Lockdown-type measures look effective against covid-19BMJ 2020; 370 doi: https://doi.org/10.1136/bmj.m2809 (Published 15 July 2020) Cite this as: BMJ 2020;370:m2809
- Thomas May, Floyd and Judy Rogers endowed professor
- Elson S Floyd College of Medicine, Washington State University, WA, USA
The linked paper by Islam and colleagues (doi:10.1136/bmj.m2743) provides important preliminary evidence for the effectiveness of physical distancing (referred to by some as social distancing) measures in controlling the coronavirus disease 2019 (covid-19) pandemic, including closures of schools and workplaces, restrictions on mass gatherings and public events, and restrictions on movement (lockdowns).1 This supporting evidence is desperately needed as these measures are challenged around the world.
The greatest strength of this study is its reliance not on hypothetical modeling but on actual data. Although the use of some modeling techniques remained necessary, for example, to establish “controls” specific to each country, primary data reflected actual test results. Unfortunately, using such results is also the study’s greatest weakness, making analysis dependent on the quality of the data from testing. Specifically, the authors relied on “daily reported cases” compiled from 149 independent countries; data subject to variable quality, accuracy, and inconsistent testing practices.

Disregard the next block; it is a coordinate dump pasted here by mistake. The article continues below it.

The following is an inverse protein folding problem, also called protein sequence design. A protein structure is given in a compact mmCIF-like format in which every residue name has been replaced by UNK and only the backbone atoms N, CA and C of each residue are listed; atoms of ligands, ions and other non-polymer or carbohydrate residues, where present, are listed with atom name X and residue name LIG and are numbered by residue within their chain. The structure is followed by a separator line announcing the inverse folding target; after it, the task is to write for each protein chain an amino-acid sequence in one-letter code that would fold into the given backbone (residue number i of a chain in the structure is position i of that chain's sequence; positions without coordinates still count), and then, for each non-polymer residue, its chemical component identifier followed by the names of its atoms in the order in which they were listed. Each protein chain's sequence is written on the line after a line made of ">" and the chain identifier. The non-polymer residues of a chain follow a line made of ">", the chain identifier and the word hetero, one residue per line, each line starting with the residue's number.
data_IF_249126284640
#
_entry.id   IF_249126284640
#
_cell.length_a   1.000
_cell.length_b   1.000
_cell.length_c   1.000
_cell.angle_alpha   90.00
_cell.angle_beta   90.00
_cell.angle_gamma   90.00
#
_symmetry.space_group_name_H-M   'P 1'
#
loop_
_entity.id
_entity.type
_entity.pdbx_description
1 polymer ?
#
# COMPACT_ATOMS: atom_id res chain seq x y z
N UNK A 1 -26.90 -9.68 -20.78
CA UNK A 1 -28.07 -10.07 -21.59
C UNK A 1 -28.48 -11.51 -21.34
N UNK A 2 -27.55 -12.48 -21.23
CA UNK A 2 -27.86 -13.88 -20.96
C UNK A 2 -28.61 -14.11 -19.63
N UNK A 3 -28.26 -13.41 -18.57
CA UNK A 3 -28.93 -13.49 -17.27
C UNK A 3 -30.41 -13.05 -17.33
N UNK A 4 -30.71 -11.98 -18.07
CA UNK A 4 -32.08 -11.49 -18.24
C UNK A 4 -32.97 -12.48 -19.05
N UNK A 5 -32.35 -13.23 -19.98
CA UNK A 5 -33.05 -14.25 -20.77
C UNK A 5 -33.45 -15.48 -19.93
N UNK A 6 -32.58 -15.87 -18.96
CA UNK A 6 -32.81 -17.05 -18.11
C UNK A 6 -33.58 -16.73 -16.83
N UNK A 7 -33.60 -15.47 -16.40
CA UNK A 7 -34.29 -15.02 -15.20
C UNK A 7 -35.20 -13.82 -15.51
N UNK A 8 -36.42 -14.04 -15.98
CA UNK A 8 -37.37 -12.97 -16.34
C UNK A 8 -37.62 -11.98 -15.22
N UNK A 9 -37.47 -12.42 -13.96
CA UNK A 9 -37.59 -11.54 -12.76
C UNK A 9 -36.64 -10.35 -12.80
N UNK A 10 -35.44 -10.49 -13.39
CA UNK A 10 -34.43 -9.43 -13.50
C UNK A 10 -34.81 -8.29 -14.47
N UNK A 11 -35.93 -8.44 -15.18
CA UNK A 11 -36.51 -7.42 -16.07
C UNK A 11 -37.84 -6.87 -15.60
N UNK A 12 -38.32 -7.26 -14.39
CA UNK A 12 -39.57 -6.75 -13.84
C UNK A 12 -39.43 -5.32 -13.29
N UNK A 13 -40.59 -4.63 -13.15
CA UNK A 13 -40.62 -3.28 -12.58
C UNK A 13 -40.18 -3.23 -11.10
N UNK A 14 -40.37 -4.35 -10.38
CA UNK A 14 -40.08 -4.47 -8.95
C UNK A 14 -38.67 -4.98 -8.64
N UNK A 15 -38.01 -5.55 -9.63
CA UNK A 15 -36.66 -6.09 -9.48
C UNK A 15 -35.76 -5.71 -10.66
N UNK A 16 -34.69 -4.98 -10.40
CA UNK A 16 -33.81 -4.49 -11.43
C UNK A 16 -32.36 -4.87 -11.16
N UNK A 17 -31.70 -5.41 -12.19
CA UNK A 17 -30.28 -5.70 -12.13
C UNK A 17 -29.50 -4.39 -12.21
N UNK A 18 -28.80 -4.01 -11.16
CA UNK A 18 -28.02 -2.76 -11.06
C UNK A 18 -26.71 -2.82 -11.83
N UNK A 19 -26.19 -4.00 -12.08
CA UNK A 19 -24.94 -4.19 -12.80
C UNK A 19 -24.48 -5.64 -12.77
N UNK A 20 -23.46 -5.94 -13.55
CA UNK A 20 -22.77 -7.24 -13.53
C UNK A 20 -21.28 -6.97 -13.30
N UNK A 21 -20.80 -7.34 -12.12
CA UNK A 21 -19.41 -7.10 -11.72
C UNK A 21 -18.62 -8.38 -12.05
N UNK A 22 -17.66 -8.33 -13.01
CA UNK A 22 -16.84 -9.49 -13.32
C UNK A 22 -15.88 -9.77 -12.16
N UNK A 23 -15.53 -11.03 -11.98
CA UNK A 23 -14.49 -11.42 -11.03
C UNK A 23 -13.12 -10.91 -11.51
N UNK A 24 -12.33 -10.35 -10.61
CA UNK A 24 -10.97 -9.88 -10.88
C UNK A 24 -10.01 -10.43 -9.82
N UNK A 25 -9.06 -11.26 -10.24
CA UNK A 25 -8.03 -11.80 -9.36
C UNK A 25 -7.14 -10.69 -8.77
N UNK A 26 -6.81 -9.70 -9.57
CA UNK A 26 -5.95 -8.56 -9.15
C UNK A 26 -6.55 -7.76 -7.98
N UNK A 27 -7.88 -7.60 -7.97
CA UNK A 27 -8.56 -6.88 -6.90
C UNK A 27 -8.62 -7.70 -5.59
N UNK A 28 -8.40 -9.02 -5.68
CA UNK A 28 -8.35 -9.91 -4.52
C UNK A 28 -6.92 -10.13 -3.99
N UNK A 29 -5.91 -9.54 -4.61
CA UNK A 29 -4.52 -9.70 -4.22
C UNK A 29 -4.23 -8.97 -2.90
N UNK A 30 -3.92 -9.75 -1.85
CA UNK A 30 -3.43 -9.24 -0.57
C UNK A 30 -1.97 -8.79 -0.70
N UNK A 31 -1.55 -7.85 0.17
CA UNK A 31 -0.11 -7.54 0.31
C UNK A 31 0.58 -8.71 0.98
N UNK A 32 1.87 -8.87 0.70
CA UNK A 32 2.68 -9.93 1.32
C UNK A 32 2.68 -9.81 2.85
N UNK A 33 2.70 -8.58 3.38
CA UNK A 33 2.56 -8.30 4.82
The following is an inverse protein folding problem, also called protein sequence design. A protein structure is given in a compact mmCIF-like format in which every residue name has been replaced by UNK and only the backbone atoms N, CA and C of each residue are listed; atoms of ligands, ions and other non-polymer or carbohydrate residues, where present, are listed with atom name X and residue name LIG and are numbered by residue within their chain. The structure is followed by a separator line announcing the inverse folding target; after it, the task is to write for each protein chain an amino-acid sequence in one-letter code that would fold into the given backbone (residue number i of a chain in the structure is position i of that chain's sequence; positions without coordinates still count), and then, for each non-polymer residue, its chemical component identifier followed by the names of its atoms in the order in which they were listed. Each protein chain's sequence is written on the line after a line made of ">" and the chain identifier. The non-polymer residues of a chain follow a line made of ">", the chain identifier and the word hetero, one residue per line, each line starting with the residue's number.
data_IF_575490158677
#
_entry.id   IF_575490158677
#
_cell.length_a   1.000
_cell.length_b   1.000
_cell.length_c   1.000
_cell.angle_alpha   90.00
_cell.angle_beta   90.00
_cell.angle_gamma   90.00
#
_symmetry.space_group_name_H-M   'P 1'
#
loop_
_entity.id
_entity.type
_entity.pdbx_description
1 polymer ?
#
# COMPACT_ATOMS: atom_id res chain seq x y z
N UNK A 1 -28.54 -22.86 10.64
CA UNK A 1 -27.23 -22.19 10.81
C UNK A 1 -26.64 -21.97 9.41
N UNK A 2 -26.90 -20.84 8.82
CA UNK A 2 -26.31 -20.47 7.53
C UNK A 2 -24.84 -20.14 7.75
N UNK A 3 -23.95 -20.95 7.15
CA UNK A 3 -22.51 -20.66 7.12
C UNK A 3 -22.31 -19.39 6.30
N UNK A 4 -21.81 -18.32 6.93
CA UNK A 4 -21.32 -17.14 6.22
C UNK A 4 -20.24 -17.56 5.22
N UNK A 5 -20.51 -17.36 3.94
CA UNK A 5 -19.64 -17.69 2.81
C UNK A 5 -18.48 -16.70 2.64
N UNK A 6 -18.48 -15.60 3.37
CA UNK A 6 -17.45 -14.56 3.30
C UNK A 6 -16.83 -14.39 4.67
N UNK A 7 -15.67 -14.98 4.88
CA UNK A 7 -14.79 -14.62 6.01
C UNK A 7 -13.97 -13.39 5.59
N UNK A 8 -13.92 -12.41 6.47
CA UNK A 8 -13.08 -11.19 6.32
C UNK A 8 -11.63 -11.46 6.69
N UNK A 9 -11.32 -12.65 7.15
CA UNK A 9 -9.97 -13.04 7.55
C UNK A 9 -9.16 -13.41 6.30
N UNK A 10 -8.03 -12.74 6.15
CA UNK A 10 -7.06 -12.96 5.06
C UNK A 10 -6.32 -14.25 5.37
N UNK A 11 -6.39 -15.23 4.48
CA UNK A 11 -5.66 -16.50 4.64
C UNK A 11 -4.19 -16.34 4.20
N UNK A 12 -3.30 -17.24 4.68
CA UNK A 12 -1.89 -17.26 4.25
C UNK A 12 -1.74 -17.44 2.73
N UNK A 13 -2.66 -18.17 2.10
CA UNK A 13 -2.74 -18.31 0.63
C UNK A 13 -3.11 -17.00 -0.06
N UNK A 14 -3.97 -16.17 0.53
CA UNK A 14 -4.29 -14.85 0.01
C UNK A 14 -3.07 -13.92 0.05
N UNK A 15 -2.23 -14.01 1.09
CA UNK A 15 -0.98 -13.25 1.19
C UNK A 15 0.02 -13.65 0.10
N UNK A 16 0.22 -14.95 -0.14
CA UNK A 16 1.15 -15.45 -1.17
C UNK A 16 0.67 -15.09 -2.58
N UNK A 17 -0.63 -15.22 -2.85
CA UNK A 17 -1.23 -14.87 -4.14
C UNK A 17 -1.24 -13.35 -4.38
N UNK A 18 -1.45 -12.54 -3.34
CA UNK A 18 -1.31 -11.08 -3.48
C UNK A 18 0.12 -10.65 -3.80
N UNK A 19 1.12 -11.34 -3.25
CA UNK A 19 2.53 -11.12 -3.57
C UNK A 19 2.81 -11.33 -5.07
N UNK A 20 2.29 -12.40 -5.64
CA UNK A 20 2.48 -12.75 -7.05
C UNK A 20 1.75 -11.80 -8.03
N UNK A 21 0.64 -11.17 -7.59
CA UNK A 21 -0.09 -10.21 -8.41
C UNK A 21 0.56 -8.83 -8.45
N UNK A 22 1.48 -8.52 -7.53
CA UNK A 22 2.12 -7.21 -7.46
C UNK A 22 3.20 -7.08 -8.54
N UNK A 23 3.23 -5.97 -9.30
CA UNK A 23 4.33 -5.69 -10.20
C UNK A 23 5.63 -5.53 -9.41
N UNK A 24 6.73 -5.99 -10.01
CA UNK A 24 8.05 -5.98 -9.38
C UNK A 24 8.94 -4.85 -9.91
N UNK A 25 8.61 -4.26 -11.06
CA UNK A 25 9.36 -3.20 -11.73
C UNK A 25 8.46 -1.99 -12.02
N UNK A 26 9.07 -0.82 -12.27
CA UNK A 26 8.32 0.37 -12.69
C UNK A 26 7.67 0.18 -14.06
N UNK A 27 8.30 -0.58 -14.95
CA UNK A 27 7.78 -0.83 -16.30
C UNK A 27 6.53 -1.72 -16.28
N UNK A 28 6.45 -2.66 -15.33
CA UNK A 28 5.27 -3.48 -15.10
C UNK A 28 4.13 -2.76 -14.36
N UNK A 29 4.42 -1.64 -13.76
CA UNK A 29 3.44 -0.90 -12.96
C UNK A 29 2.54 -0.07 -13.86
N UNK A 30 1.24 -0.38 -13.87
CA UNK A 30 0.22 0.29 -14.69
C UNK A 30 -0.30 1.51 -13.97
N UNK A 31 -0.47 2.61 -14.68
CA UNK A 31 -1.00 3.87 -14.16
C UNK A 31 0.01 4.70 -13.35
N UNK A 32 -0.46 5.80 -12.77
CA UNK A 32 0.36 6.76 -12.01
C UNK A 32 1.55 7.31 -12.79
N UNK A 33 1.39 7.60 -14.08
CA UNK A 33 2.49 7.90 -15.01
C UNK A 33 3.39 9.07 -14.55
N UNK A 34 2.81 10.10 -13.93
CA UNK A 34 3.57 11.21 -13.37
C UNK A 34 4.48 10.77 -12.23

As a result, caution is warranted when interpreting the findings. These flaws are not the fault of the authors, who have done admirable work with the information available. But the collection …